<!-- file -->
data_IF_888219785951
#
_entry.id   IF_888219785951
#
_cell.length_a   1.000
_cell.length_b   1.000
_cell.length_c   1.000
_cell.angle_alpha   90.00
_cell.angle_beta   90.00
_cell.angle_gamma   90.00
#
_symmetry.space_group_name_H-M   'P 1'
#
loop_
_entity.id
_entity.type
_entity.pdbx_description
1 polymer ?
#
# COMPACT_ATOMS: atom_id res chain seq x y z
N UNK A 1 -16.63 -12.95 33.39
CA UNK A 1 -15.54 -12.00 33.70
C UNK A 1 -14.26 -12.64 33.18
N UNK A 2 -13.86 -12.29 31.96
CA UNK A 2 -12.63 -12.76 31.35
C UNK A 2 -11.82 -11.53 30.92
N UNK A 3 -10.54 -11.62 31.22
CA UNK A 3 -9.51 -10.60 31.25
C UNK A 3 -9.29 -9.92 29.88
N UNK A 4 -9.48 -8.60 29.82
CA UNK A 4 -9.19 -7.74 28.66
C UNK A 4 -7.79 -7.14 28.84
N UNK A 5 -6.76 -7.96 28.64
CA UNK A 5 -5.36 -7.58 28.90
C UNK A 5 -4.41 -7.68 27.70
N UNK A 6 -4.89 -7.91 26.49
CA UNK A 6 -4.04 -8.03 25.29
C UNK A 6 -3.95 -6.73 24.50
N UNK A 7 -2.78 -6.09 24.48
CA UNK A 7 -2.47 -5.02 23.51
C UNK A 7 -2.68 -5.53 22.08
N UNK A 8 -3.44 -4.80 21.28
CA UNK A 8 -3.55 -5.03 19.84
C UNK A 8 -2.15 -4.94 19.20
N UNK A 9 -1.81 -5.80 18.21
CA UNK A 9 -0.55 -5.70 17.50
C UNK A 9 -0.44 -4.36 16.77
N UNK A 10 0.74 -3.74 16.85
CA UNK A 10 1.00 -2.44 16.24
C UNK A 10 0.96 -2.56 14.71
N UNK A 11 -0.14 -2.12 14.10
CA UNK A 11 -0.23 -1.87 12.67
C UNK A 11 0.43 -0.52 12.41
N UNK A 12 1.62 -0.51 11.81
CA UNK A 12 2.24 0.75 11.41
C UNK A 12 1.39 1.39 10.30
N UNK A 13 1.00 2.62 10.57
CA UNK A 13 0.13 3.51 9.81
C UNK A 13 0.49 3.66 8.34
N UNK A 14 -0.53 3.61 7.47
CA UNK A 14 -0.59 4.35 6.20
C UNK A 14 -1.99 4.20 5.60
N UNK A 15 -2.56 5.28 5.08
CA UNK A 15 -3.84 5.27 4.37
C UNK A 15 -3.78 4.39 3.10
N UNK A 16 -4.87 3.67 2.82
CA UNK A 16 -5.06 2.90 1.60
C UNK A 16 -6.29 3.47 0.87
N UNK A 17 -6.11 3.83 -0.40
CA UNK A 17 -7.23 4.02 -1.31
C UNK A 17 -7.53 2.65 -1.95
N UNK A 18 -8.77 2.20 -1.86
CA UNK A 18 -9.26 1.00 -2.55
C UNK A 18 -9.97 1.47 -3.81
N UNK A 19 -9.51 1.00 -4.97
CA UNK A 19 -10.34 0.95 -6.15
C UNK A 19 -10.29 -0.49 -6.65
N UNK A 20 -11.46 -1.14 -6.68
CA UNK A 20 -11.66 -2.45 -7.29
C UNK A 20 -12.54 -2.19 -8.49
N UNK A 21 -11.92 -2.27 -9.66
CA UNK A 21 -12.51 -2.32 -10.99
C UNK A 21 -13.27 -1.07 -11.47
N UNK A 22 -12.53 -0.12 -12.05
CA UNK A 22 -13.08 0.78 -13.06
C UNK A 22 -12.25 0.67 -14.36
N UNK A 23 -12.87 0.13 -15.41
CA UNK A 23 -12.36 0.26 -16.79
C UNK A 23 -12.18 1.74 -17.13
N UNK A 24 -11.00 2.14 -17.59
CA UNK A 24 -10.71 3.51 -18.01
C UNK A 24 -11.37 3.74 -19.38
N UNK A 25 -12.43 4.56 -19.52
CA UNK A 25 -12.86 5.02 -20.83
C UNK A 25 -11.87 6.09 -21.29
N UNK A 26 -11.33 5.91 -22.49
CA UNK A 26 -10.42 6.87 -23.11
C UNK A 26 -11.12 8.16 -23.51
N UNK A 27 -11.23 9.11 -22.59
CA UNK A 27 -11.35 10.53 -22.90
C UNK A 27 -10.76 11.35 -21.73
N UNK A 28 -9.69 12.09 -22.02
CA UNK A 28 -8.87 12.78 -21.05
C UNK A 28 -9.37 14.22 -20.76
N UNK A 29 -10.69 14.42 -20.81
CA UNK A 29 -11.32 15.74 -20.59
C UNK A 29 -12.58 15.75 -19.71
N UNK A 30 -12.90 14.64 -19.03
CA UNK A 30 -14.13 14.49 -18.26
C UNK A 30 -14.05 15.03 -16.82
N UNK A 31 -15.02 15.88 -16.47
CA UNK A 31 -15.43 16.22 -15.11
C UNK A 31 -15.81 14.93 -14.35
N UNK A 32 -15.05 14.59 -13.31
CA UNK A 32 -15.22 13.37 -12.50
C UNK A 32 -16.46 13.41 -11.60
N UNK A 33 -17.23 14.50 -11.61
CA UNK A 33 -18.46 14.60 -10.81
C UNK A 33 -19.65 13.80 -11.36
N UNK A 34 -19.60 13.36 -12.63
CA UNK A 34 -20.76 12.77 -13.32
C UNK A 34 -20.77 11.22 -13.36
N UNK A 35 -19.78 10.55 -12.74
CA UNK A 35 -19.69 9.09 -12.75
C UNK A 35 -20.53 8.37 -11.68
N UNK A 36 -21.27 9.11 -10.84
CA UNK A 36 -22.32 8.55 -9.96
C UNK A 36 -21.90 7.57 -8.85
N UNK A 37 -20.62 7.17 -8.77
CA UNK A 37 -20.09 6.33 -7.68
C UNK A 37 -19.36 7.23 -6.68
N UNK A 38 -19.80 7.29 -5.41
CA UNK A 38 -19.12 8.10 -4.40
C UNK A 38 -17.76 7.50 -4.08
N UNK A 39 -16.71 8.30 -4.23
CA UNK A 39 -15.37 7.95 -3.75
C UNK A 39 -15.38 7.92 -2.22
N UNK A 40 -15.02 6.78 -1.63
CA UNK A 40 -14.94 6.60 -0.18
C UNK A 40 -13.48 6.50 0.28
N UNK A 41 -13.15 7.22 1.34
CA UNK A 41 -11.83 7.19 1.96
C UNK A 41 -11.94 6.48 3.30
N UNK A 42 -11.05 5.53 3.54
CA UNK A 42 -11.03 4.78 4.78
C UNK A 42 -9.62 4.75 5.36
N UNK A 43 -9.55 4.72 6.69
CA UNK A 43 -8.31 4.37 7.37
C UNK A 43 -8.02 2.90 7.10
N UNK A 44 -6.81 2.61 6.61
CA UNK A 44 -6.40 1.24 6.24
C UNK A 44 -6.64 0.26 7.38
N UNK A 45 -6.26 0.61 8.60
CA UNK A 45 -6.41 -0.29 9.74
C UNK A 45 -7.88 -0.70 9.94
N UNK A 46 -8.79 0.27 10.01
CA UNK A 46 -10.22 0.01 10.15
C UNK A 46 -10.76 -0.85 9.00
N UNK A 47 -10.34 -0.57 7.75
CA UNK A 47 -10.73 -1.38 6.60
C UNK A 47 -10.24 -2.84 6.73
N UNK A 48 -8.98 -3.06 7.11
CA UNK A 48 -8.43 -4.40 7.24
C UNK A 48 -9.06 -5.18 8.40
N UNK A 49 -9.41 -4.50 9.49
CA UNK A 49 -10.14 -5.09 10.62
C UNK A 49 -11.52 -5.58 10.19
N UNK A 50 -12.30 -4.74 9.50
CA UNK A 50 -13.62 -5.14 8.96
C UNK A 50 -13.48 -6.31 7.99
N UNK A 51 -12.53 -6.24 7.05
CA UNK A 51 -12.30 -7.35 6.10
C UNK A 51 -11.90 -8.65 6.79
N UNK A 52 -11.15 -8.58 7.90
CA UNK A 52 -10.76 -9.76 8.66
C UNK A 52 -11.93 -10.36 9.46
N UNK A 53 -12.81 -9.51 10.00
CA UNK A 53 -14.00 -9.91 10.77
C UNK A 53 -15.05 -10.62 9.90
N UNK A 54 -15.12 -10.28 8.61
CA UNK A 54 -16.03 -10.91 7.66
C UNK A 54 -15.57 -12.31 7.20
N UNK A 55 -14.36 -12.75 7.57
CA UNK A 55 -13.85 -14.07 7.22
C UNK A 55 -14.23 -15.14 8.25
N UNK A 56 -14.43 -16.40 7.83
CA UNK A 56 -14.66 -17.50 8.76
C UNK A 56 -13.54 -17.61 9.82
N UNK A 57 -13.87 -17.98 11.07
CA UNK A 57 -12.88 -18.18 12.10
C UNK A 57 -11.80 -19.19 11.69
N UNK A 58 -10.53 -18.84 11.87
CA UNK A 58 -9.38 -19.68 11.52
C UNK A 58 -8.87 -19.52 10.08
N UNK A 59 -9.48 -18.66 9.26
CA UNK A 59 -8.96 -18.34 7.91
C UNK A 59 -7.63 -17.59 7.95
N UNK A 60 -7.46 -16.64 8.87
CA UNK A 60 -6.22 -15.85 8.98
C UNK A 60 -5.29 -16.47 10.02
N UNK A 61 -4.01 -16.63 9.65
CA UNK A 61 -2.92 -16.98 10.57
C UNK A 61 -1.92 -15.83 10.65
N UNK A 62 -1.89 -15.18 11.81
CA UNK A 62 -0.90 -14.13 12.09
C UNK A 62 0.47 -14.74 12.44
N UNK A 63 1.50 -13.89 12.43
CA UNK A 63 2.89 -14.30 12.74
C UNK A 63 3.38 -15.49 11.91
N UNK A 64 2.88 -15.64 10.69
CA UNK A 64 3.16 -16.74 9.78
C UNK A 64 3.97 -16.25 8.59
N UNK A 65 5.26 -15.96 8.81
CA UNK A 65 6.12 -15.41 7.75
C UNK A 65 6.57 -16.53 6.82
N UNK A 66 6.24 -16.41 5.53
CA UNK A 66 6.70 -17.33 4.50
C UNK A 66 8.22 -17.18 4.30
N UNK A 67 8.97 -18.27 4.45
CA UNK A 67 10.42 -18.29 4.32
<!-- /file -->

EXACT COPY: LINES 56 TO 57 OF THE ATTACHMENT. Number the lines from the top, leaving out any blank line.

C UNK A 12 1.39 1.39 10.30
N UNK A 13 1.00 2.62 10.57